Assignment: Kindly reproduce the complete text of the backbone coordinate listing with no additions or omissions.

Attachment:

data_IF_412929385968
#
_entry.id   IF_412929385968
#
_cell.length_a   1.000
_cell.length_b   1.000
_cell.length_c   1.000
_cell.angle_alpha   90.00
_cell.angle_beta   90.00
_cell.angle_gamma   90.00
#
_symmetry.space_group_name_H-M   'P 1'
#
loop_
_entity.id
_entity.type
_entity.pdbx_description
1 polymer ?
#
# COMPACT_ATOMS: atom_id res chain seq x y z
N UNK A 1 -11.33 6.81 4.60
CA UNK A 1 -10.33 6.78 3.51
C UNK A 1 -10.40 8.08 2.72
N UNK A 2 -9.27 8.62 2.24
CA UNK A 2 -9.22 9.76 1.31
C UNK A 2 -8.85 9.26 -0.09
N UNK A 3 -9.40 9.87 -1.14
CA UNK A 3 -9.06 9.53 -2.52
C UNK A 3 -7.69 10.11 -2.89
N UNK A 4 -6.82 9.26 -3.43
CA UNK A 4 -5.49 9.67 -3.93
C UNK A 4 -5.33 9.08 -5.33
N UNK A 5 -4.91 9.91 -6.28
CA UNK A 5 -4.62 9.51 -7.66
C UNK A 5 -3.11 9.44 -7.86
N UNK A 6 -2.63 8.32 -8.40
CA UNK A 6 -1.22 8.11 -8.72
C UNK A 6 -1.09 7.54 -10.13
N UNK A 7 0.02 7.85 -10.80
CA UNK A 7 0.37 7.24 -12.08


data_IF_412929385968
#
_entry.id   IF_412929385968
#
_cell.length_a   1.000
_cell.length_b   1.000
_cell.length_c   1.000
_cell.angle_alpha   90.00
_cell.angle_beta   90.00
_cell.angle_gamma   90.00
#
_symmetry.space_group_name_H-M   'P 1'
#
loop_
_entity.id
_entity.type
_entity.pdbx_description
1 polymer ?
#
# COMPACT_ATOMS: atom_id res chain seq x y z
N UNK A 1 -11.33 6.81 4.60
CA UNK A 1 -10.33 6.78 3.51
C UNK A 1 -10.40 8.08 2.72
N UNK A 2 -9.27 8.62 2.24
CA UNK A 2 -9.22 9.76 1.31
C UNK A 2 -8.85 9.26 -0.09
N UNK A 3 -9.40 9.87 -1.14
CA UNK A 3 -9.06 9.53 -2.52
C UNK A 3 -7.69 10.11 -2.89
N UNK A 4 -6.82 9.26 -3.43
CA UNK A 4 -5.49 9.67 -3.93
C UNK A 4 -5.33 9.08 -5.33
N UNK A 5 -4.91 9.91 -6.28
CA UNK A 5 -4.62 9.51 -7.66
C UNK A 5 -3.11 9.44 -7.86
N UNK A 6 -2.63 8.32 -8.40
CA UNK A 6 -1.22 8.11 -8.72
C UNK A 6 -1.09 7.54 -10.13
N UNK A 7 0.02 7.85 -10.80
CA UNK A 7 0.37 7.24 -12.08